Minimal, but useful features

While this certainly isn't the first manual focus lens targeted at the Sony full frame camera market, Viltrox has taken a different approach with their design than other companies like Rokinon, Samyang, Voigtlander and Zeiss in doing away with a physical aperture control ring. I can't say I'm huge fan of this minimalist design decision, but when push comes to shove, I'd rather be able to control the aperture settings from the camera than than via a mechanical ring on the lens, so if I had to choose one, I'd go the same route Viltrox has with it.

Although lacking autofocus, this lens is in no way disconnected from Sony's camera ecosystem. In fact, it's kind of like a semi-automatic-lens with aperture control than can be automated from the camera body via an electronic iris and EXIF data transmission that takes place electronically. For those who are afraid to venture into the world of manual focus lenses, Viltrox has made it as easy and compelling as possible.

This lens features 9 rounded aperture blades in a special design configuration that Viltrox is calling "hypercircle." The well rounded iris, along with the fast maximum f/1.8 aperture, allows for beautifully spherical bokeh balls and beautiful background defocus.

The only mark Viltrox missed, feature wise (in my opinion), is the ability to perform updates via the camera body like Tamron's first offering for Sony full frame e-mount does. Instead, there is a micro-usb type-b port integrated into the lens mount itself. While it certainly gets the jobs done, the micro-usb cable isn't included and it's just one more item you'll have to dig around for each time you update the firmware. Since all of the portable devices in my home are micro-usb type-c, this will likely mean digging through the rats nest of peripheral cables I have sitting in a box in my attic when the first update is made available. As of the time of writing this article, I wasn't able to locate any firmware updates on the Viltrox site.

While it's certainly a subjective thing and just my opinion, I feel like having the focal length and f-stop values etched at both the top and the bottom of the same side of the lens feels redundant. I would have preferred that information appear only once.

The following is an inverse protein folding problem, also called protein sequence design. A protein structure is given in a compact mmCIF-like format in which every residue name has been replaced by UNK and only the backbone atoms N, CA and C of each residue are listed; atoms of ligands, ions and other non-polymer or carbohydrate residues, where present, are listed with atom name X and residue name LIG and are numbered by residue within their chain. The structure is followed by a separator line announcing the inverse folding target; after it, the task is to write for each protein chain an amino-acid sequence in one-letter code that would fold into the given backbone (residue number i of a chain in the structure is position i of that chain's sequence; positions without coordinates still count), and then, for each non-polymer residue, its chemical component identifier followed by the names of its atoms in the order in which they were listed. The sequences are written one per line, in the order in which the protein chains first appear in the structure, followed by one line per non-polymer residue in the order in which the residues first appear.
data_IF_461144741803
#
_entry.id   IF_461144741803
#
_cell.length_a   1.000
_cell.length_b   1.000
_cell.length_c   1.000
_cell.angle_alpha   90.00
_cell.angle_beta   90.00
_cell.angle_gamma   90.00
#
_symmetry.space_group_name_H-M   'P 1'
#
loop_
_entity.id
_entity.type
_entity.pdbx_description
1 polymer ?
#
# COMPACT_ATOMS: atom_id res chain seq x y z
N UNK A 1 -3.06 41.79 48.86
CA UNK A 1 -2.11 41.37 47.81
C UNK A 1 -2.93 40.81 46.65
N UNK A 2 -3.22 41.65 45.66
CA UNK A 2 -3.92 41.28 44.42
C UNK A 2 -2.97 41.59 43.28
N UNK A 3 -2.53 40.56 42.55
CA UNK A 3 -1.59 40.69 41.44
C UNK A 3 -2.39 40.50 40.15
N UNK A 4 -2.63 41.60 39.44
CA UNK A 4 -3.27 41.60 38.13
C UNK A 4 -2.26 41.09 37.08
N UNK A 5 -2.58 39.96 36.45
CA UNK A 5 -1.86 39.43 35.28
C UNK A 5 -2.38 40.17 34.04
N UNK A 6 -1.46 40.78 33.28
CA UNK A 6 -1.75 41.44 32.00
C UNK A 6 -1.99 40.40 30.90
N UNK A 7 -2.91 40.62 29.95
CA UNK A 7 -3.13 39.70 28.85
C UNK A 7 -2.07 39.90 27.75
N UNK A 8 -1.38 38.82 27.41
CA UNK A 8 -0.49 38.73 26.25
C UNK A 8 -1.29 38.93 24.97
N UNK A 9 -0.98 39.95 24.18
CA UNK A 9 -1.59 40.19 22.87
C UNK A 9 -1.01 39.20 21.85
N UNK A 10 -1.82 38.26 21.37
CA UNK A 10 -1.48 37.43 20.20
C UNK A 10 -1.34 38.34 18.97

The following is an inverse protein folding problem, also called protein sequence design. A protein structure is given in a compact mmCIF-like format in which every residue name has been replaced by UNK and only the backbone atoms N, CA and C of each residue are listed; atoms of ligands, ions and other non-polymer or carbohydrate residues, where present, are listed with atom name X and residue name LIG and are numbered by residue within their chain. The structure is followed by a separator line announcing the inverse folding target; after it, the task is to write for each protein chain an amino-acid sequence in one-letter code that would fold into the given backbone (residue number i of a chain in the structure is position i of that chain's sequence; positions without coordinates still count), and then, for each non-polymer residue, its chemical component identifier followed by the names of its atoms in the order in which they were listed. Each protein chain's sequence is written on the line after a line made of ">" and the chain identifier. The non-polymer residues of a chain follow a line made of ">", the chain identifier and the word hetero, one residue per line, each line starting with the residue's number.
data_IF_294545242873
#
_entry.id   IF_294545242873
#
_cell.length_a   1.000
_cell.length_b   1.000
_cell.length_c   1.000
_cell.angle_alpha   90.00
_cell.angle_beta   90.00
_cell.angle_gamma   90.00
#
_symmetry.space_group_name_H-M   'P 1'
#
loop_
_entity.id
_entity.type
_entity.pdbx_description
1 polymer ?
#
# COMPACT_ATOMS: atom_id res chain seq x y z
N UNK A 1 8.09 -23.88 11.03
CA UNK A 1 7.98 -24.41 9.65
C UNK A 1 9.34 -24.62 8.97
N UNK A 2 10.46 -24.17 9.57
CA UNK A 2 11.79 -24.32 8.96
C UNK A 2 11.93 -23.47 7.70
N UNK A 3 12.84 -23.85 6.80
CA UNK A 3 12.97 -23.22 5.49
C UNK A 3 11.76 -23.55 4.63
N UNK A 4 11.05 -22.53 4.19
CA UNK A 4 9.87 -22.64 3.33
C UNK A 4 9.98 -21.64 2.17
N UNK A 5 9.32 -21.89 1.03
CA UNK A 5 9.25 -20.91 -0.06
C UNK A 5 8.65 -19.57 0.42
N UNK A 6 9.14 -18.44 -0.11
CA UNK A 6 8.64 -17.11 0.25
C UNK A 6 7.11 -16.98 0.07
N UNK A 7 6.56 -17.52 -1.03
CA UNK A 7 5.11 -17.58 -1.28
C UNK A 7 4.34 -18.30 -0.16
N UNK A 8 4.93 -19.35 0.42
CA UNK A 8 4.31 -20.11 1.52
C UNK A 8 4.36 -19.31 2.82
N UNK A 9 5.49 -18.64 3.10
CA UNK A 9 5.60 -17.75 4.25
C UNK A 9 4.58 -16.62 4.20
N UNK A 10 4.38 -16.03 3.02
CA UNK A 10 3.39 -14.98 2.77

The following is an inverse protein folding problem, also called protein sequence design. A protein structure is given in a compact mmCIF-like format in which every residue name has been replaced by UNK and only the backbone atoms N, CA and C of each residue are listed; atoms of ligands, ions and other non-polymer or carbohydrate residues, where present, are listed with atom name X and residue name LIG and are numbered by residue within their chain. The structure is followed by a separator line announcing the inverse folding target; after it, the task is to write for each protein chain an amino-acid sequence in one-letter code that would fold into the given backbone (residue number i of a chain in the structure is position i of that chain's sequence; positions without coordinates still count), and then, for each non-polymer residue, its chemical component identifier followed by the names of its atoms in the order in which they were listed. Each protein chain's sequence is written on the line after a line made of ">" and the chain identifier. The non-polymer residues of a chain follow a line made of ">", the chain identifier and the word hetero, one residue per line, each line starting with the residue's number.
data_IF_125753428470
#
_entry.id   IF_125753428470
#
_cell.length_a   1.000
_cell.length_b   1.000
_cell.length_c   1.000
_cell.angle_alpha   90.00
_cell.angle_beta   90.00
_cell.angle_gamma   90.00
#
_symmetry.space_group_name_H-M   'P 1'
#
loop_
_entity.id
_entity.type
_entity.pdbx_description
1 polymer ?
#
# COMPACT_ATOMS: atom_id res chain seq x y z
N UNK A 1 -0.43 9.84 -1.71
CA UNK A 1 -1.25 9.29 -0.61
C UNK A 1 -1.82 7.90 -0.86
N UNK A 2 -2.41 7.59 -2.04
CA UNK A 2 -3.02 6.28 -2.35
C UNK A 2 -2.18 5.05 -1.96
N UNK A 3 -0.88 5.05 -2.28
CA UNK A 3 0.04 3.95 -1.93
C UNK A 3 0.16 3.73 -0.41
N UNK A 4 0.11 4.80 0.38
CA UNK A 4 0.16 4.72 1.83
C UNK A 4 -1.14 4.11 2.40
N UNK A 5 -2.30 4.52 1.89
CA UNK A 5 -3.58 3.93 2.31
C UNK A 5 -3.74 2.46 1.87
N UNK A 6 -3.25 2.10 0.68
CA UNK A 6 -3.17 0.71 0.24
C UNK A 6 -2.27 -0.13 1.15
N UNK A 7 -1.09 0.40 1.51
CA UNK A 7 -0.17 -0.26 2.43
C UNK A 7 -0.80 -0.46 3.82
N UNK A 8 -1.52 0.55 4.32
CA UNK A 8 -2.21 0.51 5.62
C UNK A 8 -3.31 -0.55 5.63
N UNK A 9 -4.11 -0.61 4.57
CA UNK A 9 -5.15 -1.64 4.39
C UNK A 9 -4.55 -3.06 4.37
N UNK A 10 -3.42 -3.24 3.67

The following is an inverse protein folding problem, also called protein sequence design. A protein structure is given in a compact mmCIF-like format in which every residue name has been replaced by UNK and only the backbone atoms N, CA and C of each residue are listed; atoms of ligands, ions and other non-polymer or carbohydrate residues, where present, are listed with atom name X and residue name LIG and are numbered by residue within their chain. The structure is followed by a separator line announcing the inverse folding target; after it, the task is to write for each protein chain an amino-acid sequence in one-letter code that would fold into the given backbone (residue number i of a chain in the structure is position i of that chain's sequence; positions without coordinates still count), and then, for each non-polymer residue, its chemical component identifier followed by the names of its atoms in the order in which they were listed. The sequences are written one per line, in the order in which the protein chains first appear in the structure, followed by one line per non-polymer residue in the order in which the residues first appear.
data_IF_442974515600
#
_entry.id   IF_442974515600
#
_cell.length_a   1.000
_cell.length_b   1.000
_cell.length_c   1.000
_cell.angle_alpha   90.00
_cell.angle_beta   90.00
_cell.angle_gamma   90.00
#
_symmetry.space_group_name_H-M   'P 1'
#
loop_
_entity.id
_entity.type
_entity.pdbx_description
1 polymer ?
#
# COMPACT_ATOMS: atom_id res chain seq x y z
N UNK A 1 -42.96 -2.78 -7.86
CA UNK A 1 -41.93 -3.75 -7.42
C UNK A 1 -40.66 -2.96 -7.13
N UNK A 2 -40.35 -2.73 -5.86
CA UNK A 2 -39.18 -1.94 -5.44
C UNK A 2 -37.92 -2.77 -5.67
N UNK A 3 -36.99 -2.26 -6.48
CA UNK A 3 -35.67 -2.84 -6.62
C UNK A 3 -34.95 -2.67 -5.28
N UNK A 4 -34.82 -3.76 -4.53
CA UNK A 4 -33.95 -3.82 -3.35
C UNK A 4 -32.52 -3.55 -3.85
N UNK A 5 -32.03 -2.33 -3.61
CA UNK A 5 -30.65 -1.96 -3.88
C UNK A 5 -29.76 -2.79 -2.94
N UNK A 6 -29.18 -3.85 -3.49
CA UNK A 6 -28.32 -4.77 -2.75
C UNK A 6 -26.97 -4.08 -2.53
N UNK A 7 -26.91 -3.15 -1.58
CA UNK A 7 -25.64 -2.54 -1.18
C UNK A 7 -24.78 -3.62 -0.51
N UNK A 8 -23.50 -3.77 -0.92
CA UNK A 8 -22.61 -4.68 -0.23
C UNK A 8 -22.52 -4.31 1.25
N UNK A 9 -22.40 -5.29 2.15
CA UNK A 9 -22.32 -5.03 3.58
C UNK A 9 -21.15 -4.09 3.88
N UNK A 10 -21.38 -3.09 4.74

Feature highlights

  • Transmits EXIF data to the camera body
  • Electronic automatic iris allows you to control the aperture via the camera body
  • 9 blade hypercircle aperture help produce beautiful spherical bokeh
  • Ultra fast and bright f/1.8 minimum aperture that extends to an f/16 maximum
  • Lens firmware updates delivered by plugging a micro-usb type-b cable into the base of the lens

What I would have loved

  • Weather sealing would have been a great touch
  • On-body firmware updates would have been useful and simplified the update process
  • A physical ring for aperture adjustments would have given me the option of making adjustments from the lens as well as the camera body
  • The placement of "85mm f/1.8" on the same side of the top and bottom of the lens seems redundant. I would have preferred one or the other, but not both.

Optical Construction: 10 Elements in 7 Groups

While looking at the grouping and number of optical elements in a lens alone doesn't really tell you much about its potential image quality, it is an integral part of the physical composition of each lens and what makes it unique. I created the chart below based on the information that Viltrox has posted on their website to provide a visual demonstration of the optical composition of this lens.

VILTROX 85mm F1.8 for Sony Full Frame E-Mount Optical Composition Chart Elements Groups Components
  1. Large diameter, double-sided aspherical short wave length, high transparency front element
  2. HD Nano multilayer coated optical element
  3. Short wave length, high transparency optical element
  4. HD Nano multilayer coated optical element
  5. Short wave length, high transparency optical element
  6. Short wave length, high transparency optical element
  7. HD Nano multilayer coated optical element
  8. Short wave length, high transparency optical element
  9. ED (Extra-low Dispersion) optical element (fluorite glass)
  10. HD Nano multilayer coated optical element

Optical construction highlights

  • HD Nano multilayer coated glass optics
  • ED (Extra-low Dispersion) optical element made from fluorite glass
  • Anti-fog and water resistant optical front element